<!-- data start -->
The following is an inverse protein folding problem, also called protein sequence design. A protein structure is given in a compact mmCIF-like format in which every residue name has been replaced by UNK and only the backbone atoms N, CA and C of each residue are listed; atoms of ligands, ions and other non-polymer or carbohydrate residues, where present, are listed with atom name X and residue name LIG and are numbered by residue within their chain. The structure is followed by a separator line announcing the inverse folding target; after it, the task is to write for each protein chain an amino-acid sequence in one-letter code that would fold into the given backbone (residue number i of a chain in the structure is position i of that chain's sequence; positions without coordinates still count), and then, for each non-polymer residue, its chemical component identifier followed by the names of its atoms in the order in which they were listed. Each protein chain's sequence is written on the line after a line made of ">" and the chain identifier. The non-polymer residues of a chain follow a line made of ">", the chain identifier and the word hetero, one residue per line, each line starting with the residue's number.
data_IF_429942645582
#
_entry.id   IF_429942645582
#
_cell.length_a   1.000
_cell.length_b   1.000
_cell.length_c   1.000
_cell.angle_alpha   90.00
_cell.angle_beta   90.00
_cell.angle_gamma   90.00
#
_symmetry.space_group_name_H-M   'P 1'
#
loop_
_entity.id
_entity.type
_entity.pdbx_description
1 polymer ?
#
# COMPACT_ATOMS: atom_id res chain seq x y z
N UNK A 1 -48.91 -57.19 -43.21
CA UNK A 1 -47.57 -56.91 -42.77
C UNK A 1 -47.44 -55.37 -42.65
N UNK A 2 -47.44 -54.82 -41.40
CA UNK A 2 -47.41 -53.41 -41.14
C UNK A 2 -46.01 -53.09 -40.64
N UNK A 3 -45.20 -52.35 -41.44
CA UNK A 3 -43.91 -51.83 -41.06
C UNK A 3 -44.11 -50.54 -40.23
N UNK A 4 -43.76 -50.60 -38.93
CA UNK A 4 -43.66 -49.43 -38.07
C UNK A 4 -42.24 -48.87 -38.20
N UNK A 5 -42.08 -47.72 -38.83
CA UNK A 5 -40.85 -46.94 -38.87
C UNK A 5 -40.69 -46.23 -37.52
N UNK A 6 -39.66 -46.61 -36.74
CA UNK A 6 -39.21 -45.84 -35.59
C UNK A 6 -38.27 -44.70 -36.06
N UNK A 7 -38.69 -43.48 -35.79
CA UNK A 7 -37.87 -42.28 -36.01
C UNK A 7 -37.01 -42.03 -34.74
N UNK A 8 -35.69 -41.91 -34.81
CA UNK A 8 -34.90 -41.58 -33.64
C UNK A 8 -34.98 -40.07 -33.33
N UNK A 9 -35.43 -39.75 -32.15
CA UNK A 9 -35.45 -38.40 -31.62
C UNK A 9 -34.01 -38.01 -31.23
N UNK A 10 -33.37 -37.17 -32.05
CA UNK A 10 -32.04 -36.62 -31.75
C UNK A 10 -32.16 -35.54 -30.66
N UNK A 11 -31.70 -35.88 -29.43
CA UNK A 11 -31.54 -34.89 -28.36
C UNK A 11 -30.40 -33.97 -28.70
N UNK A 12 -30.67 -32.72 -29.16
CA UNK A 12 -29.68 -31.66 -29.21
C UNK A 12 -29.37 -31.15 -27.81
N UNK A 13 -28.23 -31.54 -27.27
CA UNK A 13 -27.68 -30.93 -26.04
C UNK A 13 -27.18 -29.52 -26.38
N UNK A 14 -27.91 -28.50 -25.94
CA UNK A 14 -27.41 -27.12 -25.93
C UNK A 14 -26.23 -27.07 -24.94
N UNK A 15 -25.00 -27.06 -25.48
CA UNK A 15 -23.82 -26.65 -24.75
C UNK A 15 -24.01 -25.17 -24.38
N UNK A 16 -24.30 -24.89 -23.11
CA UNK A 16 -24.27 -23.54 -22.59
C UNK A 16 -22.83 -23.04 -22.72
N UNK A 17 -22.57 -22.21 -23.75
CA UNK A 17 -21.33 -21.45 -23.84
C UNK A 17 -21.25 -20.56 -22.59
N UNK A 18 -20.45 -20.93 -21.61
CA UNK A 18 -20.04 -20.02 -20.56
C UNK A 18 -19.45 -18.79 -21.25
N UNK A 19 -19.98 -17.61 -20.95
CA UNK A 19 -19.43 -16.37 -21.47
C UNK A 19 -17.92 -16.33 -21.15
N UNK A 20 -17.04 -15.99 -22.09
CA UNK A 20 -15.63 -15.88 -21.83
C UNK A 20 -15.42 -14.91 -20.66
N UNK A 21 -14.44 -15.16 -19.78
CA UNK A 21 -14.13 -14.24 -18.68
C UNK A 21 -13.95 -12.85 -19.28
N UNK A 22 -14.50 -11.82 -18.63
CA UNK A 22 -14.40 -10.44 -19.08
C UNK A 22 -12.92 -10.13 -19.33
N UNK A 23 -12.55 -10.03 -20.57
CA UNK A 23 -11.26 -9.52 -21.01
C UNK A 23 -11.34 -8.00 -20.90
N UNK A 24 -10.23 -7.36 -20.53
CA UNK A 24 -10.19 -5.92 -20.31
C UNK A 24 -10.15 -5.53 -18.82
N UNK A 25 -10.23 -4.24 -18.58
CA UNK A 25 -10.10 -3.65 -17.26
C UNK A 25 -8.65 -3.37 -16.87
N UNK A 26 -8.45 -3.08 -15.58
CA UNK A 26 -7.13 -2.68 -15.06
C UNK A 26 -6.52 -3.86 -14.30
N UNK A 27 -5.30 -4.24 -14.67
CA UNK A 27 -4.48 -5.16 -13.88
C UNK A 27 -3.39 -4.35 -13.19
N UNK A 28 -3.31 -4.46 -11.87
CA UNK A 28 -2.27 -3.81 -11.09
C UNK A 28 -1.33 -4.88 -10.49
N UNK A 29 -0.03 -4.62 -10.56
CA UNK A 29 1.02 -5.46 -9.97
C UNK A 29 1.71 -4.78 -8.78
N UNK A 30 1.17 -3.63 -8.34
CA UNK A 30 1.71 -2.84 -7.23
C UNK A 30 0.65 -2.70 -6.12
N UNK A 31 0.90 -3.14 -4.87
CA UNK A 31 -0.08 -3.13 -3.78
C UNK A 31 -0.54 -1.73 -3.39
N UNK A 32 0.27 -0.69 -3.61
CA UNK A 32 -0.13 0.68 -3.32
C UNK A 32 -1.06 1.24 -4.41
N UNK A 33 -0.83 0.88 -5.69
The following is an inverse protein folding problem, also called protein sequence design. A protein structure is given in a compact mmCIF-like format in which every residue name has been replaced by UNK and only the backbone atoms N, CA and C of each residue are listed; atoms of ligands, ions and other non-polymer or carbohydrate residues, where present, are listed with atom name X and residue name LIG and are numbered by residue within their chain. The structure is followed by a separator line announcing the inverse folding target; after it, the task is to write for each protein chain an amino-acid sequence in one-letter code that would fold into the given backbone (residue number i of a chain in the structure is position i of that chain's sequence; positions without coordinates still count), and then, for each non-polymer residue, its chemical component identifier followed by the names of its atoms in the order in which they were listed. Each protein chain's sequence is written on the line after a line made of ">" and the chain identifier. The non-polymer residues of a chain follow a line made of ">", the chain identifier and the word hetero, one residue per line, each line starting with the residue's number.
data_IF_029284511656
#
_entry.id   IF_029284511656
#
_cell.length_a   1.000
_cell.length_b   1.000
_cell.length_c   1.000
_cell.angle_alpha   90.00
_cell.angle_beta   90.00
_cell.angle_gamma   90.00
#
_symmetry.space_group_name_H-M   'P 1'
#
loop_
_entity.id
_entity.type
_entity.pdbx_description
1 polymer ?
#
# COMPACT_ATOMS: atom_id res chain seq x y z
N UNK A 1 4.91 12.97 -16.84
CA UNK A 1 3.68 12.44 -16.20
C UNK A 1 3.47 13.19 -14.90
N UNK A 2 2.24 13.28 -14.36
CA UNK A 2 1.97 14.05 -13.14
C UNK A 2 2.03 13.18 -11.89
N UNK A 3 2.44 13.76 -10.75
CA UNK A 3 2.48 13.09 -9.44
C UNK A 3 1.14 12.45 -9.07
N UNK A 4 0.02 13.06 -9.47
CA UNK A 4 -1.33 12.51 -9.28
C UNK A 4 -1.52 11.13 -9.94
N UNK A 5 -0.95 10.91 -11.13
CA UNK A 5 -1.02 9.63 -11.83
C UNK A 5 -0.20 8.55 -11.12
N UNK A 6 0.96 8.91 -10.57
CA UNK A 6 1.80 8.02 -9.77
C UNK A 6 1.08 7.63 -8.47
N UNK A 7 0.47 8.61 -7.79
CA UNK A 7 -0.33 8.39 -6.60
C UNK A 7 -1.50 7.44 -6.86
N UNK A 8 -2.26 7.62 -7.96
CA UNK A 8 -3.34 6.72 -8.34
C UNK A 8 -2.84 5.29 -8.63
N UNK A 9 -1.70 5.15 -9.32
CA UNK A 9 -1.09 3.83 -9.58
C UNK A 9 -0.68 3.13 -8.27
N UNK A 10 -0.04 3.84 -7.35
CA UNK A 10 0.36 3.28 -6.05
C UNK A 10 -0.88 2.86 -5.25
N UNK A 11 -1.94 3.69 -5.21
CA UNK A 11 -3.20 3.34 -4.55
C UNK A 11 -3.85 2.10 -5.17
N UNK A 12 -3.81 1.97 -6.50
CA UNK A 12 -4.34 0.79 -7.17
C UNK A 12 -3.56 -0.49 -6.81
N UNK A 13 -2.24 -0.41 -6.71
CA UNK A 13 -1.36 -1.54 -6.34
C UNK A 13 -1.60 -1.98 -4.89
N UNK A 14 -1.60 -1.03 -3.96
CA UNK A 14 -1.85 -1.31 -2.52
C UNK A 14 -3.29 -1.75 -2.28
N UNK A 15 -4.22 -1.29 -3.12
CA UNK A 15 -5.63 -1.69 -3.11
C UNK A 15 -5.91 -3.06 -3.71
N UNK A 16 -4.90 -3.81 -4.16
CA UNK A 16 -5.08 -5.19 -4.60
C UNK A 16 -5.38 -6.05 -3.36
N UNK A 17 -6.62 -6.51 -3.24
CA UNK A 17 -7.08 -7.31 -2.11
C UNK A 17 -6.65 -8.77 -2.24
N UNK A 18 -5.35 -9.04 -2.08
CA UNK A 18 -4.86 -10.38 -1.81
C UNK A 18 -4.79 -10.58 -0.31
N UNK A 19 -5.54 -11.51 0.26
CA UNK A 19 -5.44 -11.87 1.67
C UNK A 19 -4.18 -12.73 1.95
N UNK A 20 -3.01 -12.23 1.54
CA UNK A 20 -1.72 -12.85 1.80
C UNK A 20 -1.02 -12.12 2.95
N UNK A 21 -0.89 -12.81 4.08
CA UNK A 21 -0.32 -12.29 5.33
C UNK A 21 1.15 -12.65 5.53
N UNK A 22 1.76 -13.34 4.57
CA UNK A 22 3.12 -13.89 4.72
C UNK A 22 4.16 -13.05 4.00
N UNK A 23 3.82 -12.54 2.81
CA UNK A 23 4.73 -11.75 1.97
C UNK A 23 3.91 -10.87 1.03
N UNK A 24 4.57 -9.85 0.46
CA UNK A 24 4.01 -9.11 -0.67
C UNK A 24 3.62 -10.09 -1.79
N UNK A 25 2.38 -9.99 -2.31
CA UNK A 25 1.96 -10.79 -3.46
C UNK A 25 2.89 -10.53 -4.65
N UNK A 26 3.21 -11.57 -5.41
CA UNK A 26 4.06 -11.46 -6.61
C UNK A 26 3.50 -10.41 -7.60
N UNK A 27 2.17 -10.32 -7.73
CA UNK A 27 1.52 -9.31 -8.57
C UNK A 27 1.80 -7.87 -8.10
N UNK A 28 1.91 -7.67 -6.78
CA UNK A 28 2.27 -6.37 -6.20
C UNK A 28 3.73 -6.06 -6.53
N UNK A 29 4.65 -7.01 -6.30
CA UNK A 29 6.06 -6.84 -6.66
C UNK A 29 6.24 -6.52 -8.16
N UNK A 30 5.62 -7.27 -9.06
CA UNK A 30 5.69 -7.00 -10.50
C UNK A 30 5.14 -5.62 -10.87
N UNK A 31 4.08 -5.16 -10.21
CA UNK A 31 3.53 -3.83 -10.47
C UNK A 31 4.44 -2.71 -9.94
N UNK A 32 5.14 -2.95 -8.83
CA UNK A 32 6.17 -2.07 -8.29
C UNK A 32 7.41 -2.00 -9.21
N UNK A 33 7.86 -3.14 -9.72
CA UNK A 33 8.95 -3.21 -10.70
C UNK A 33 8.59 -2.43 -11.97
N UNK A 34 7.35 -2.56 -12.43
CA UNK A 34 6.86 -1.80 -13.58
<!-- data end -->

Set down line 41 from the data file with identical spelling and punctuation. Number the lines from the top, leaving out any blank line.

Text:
CA UNK A 7 -37.87 -42.28 -36.01